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An individual reflexive essay is the major summative assessment for the Leading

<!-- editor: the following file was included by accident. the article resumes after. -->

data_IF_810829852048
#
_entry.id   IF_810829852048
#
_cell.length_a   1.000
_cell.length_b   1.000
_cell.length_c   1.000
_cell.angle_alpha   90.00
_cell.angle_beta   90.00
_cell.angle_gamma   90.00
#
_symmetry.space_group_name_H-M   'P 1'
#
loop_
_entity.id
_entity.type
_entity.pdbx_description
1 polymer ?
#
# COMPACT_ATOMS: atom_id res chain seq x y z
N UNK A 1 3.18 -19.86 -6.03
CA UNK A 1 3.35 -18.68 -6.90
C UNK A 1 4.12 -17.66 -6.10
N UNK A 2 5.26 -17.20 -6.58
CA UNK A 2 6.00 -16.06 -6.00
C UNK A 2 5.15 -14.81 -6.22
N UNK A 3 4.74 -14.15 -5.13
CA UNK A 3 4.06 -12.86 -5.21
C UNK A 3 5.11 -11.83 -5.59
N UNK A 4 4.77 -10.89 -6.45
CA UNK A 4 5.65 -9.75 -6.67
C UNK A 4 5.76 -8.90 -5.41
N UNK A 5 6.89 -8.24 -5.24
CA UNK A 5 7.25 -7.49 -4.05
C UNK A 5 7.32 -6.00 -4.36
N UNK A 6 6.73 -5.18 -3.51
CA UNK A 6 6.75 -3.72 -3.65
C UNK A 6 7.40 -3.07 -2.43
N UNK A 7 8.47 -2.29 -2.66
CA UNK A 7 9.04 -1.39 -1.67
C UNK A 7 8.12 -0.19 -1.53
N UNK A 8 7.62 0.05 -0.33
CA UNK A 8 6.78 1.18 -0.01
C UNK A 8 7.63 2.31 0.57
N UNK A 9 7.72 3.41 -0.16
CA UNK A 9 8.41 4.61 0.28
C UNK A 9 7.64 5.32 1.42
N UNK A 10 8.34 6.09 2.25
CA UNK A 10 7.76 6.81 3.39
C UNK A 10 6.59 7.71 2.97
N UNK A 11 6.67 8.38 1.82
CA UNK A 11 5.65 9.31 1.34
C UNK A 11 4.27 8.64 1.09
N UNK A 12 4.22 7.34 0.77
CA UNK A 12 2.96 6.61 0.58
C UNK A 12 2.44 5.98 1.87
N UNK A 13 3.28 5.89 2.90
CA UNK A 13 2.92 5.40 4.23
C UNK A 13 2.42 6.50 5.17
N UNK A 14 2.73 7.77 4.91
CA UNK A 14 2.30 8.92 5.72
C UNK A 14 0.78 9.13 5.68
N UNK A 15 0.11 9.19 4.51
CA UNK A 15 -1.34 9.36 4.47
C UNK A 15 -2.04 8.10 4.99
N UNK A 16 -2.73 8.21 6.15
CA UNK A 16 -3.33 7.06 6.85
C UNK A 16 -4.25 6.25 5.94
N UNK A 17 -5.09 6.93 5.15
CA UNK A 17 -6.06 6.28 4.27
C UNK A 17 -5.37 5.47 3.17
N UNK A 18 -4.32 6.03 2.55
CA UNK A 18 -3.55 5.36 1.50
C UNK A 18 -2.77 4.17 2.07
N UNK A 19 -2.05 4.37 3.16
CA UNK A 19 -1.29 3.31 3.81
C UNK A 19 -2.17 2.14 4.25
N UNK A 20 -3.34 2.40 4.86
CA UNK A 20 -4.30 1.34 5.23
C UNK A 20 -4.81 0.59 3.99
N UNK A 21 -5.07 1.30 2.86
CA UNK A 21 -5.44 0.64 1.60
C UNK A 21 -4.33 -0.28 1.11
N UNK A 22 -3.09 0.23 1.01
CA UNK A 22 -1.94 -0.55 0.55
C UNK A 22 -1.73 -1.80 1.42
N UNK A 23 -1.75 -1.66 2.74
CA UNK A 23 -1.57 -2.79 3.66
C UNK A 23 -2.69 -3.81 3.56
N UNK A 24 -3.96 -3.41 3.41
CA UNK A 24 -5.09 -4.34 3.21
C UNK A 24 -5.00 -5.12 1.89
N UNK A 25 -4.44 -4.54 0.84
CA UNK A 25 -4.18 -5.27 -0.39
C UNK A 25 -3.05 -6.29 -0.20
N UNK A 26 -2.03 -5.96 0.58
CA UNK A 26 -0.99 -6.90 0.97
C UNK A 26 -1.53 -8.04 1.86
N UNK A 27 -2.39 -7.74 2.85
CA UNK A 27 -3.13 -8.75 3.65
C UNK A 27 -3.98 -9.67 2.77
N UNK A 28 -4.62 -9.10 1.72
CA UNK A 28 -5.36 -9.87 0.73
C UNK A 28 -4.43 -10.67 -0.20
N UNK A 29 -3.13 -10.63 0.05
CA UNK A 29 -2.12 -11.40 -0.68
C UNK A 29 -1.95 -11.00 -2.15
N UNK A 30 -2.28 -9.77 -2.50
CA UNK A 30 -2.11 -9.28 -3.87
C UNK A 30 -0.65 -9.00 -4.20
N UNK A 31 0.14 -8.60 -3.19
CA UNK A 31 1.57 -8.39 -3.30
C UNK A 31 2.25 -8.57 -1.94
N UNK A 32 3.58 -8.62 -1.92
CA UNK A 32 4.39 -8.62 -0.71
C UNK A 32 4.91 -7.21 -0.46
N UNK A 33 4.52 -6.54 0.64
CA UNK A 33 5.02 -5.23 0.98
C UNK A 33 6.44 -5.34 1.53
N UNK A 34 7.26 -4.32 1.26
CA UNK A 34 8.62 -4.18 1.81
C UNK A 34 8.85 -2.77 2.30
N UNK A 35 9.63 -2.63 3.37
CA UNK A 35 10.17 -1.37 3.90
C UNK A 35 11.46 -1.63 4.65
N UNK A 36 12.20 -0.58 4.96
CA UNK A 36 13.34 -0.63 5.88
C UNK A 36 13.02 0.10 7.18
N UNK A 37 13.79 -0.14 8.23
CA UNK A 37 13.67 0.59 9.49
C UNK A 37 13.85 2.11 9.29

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An individual reflexive essay is the major summative assessment for the Leading the Organization course. It will be peer assessed. The Task This is an ideal time to reflect on what you have learned from this course and how you plan to integrate lessons learned into your leadership practice. The purpose of the assignment is to write an individual reflexive essay that demonstrates how you integrate and apply what you have learned about leading an organization. In your essay, you must describe three leadership practices that you would like to sustain and three practices that you would like to improve upon. You should reference the relevant academic literature and the work you have done in this course, particularly your reflexive journal entries. There are a range of practices and knowledge that you might consider. For example: • your personal leadership philosophy • creating a vision for your organization • developing a plan for your first ninety days or developing a similar plan for new people in your organization • your decision making • how you develop strategy • how you recognize and deal with workplace culture • how you build your team(s) • how you deal with crisis • sustaining your organization over the long term There are many more. Structuring your Individual Reflexive Essay Full instructions for structuring your Individual Reflexive Essay and what is to be included under each heading will be included for you in the Final Assessment section. However, the basic structure to be adopted is: Part One: Introduction (approximately 100 words) Part Two: Three Practices I Plan to Sustain (approximately 900 words) Part Three: Three Practices I Plan to Improve (approximately 900 words) Part Four: Conclusion (approximately 100 words) You will also be marked on Presentation: Ordering, flow, structure and referencing (Criterion Part Five). You must use appropriate referencing – APA 6th Style Guide. Please note referencing conventions for BUSLEAD2x lecture videos are included under the ‘Course Content Video’ section. (Referencing is not included in the assignment word count). We encourage you to draw on all the activities you have undertaken throughout this course to assist you in developing your Individual Reflexive Essay. Your response should be 1500 – 2000 words in length. Your peer assessors are under no obligation to read or assess any words over this limit. Submit your response by uploading a pdf version of your plan. Tips! When answering the question ensure that you: • Demonstrate an understanding of the key issues, concepts, theories and methodologies introduced in this course. • Discuss the implications for practice. • Incorporate critical reflection of relevant literature. • Refer to the marking criteria for further detail. The Process for the Peer Assessment You will be provided with a marking rubric for this assessment. You are then asked to do practice assessments on two sample responses. Compose your own response. Submit your own response and then provide an assessment of four (4) responses from your peers. A rubric is provided to help you to write your submission and to assess the writing of others. It is provided multiple times during the process. Please consult the rubric as needed, both during the writing process and during the peer assessment. Once you have completed the required assessments, you will receive your grade from peers. This will be the median mark from three (3) peers. **It is important to allow sufficient time to write your own submission, assess others’ submissions and be assessed by your peers. Honor Code It should go without saying, but we would like to remind you of the first point in the edX Honor Code Pledge: By enrolling in an edX course, I agree that I will complete all mid-terms and final exams with my own work and only my own work. I will not submit the work of any other person. Please make sure that any work you submit for this assignment contains your own ideas and writing. Cite information that needs citation and acknowledge all research appropriately. Peer Assessment As you review the work of your peers, it’s important to understand and recognize the challenges created by peer assessment. As you read the work of others, be kind and considerate. Please remember that this is a course that contains participants from all over the globe with different levels of expertise in both writing and the content. Reward the honest effort of students and do your best to provide a fair appraisal of their writing. We ask you to focus on the elements of the rubric and mark accordingly. Marking The entirety of the two practice peer assessments (5% each) and the final peer assessment (30%) is worth a total of 40% of your overall mark in the course. While peer assessment is an online learning tool that we are excited to share with you, we realize that we cannot control the exact grade you will get as a result of this process. However, your ability to pass this course should not be jeopardized by this process or this assignment. Instead of focusing on the exact grade you earn in the course, it’s more important to focus on the learning you have completed throughout the course. Introduction This individual reflexive essay describes my own leadership practices in relation to key concepts and theories offered in the UQ Business Leadership course, Leading the Organization. In this essay, I identify and describe three practices that I wish to sustain and three that I wish to improve in order to help me perform better as a leader of an organization. I will also illustrate how I have integrated the key concepts from the course into my overall leadership practice and how I believe this will serve me in my future work. Three practices I wish to sustain There are three leadership practices that I believe I currently demonstrate when leading an organization. Upon reflection throughout the course, I believe these practices have served me well and I think that with some consideration and modification, I can continue to use these practices effectively as a leader. The three practices I wish to sustain are articulating vision, making decisions, and developing strategy. I will now describe each of these. Firstly, I have always been described as a visionary leader, able to inspire others to follow a new path into the future. I consider myself a very passionate and expressive person and I have been told that I am a good storyteller. When I have held leadership positions, I have worked hard to give my team stretch goals, an inspiring view of our potential future, and clear milestones that we focus on achieving along the way (Zaccaro & Banks, 2001). While I appreciated learning about what it means to create a vision from the course, I believe that I can continue to refine my practice of creating and communicating a vision to help my team succeed. Secondly, I have received feedback during my career that indicates that I am a good decision maker. On one specific occasion, I was given the lead for developing a new marketing plan for our team. I collaborated with my team members, other teams, our firm’s marketing department, and our customers to better understand our challenges and the solutions available to us. When we considered all of our options and compared possible outcomes, we were able to deliver a marketing plan that increased our sales by thirty percent in the first year. While I feel confident in my decision-making abilities, I also realize that I need to stay alert for biases and mental traps that can cloud my thinking or create flaws in my logic.(Harvey, 1974; Janis, 1972; Kahneman, 2011; Kahneman & Tversky, 2013; Taleb, 2007) Thirdly, I believe I demonstrate good practices when it comes to strategy and I wish to sustain this over time. Over the past several years, I have sought to involve myself in strategy sessions, strategy development workshops, and strategy feedback sessions at my company. I have embarked on a journey of personal development to bolster my understanding of strategy and how to strategize. I have also received laudatory feedback on my annual performance appraisal for my willingness and contributions to strategy development within my firm. In particular, I think I have a firm grasp on identifying where and when to play in our marketplace. (Lafley & Martin, 2013) I also like to use the concept of the ‘Blue Ocean Strategy’ (Kim & Mauborgne, 2014) when trying to identify new markets for our products. If I can continue to sustain my practice of and grow in my experience with strategy, I believe I will continue to be a valuable member of our management team. While there are some aspects of additional practices that I believe I should sustain, the practices of vision, decision-making, and strategy are three that I feel most confident about. This confidence stems from both formal feedback I have received during my performance reviews as well as informal feedback from my team members and peers. As long as I do not become overconfident and continue to seek personal improvement, I believe that sustaining these practices will be beneficial for my own leadership practice and for my team and organization as a whole. Three practices I wish to improve There are three practices I believe I should concentrate on in order to become the best leader I can be. While I have not received direct feedback on my performance of these practices, upon deep personal reflection, they are the ones I feel are most lacking in my leadership practice. The three practices I wish to improve are my leadership philosophy, integrating new people (the first ninety days), and building my team. Firstly, I believe that I have been unclear in my own personal leadership philosophy. While I have intuitively known what is important to me as a person and somewhat as a leader, I have not taken the time to actually sit down and clearly identify and articulate to others what my leadership philosophy is. In module one of the course (Preparing to Lead), I was struck by the amount and depth of preparation that is truly necessary in order to be ready for a leadership position. While I think I have a good understanding of who I am and what I care about, I realize that I have never undertaken the exercise of writing this down in a way to help me and my team understand where I am coming from. This simple (but important) step of developing a leadership philosophy (O’Quinn, 2018b) has helped me have a re-invigorated discussion with my team about who we are and what we should be achieving as a team. I realize though, that I have much more work to do in this realm. Therefore, I plan to continue to refine my leadership philosophy as I continue in my current team leader role. That way, when I get the chance to move up into a new leadership position, I will have a more clearly defined set of ideals to communicate with those around me. Secondly, I believe that I need to improve upon my practice of integrating new people into my team. After hearing about the ‘first ninety days’ (Watkins, 2003), I got a better understanding of what I should be doing for other people as they join our company. In the past couple of years, our team has had two new members join us. When they came to the organization, although they had experience in the industry, it was obvious that they needed help becoming fully operational team members in our company. As a leader, I thought my job was to familiarize them with the human resources department, the company mission and values, and let them know what our team’s purpose was in the overall organization. Now I see that integrating new people is much more complex and that as a leader, I should be doing so much more. For example, I should be building an onboarding plan for all new recruits that shows them not only what goes on in our team, but also what goes on in the rest of the company. Furthermore, I should be trying to help new recruits build relationships with members of other teams in order to help the recruits and our team to perform better. In fact, I should not only be helping new recruits with this process, I should also be doing the same as leader! I realize now that I could be scheduling my own ’90 lunches’ (O’Quinn, 2018a) all the time to better understand what is going on in our company through interactions with my fellow team leaders, department heads, and even the boss. I believe that if I work to improve upon integrating new team members and myself, I will deliver better results as a leader in my organization. Thirdly, I seek to improve my practice of building my team. Upon reflection after module 8 (Building Your Team), I realize that I have not focused on the right aspects of building my own team. Specifically, last year I was involved in the recruitment and selection of one of my team members. As a member of the hiring panel, I was partly responsible for helping to select who would join my team. While we advertised the position with a position description, and reviewed and interviewed a group of potential candidates from a pool narrowed by our human resources department, we did not clearly identify or communicate what we were hiring for. That is, we did not clearly describe how we understood the work to be done and we did not understand how the candidates understood the work either (Sandberg, 2018). The end result of this was that we hired a person who struggled in the position and was subsequently fired. If we had taken the time to correctly understand the work and communicate that to applicants, we would have saved ourselves an immense amount of subsequent pain. When I reflect on this experience after module 8, I realize how much more time and effort is needed in building teams. It is for this reason that I seek to improve this practice. Conclusion Leading the Organization has given me many new insights about my own leadership practices. Through the scenario videos, lectures, activities, and resources I have learned many new theories about leadership. In particular, having to reflect after each module and capture my thoughts in a journal has caused me to better understand and apply the lessons to my own situation. The process of compiling these reflections into this final reflexive essay has also built upon my learning and given me a plan of action for what I intend to sustain and what I plan to improve upon in my leadership practices. I wholeheartedly believe that I am a better leader as a result of this course and my team and wider organization will benefit from my personal growth. Harvey, J. B. (1974). The Abilene paradox: The management of agreement. Organizational Dynamics, 3(1), 63-80. Janis, I. L. (1972). Victims of groupthink: a psychological study of foreign-policy decisions and fiascoes. Kahneman, D. (2011). Thinking, fast and slow: Macmillan.